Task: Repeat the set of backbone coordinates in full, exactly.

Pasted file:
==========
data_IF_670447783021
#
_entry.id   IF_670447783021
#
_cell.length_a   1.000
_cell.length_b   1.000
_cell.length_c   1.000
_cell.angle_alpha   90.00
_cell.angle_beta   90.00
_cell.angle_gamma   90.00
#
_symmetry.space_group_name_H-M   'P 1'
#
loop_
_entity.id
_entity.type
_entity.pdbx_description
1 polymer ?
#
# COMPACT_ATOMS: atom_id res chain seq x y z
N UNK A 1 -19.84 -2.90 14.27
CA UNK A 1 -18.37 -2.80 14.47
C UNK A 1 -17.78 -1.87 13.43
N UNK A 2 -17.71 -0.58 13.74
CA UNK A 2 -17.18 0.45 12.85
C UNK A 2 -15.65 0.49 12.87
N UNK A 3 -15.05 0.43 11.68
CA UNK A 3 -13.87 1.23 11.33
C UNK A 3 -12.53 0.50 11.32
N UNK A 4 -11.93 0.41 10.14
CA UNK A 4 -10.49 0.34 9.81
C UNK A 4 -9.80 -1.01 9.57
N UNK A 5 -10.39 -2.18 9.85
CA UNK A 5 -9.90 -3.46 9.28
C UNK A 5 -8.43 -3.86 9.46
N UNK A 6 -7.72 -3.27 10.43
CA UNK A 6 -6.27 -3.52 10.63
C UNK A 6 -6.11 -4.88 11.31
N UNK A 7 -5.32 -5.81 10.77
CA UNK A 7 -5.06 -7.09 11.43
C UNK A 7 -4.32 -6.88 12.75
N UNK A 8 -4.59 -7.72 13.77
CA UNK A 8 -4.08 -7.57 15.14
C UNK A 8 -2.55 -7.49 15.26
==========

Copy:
data_IF_670447783021
#
_entry.id   IF_670447783021
#
_cell.length_a   1.000
_cell.length_b   1.000
_cell.length_c   1.000
_cell.angle_alpha   90.00
_cell.angle_beta   90.00
_cell.angle_gamma   90.00
#
_symmetry.space_group_name_H-M   'P 1'
#
loop_
_entity.id
_entity.type
_entity.pdbx_description
1 polymer ?
#
# COMPACT_ATOMS: atom_id res chain seq x y z
N UNK A 1 -19.84 -2.90 14.27
CA UNK A 1 -18.37 -2.80 14.47
C UNK A 1 -17.78 -1.87 13.43
N UNK A 2 -17.71 -0.58 13.74
CA UNK A 2 -17.18 0.45 12.85
C UNK A 2 -15.65 0.49 12.87
N UNK A 3 -15.05 0.43 11.68
CA UNK A 3 -13.87 1.23 11.33
C UNK A 3 -12.53 0.50 11.32
N UNK A 4 -11.93 0.41 10.14
CA UNK A 4 -10.49 0.34 9.81
C UNK A 4 -9.80 -1.01 9.57
N UNK A 5 -10.39 -2.18 9.85
CA UNK A 5 -9.90 -3.46 9.28
C UNK A 5 -8.43 -3.86 9.46
N UNK A 6 -7.72 -3.27 10.43
CA UNK A 6 -6.27 -3.52 10.63
C UNK A 6 -6.11 -4.88 11.31
N UNK A 7 -5.32 -5.81 10.77
CA UNK A 7 -5.06 -7.09 11.43
C UNK A 7 -4.32 -6.88 12.75
N UNK A 8 -4.59 -7.72 13.77
CA UNK A 8 -4.08 -7.57 15.14
C UNK A 8 -2.55 -7.49 15.26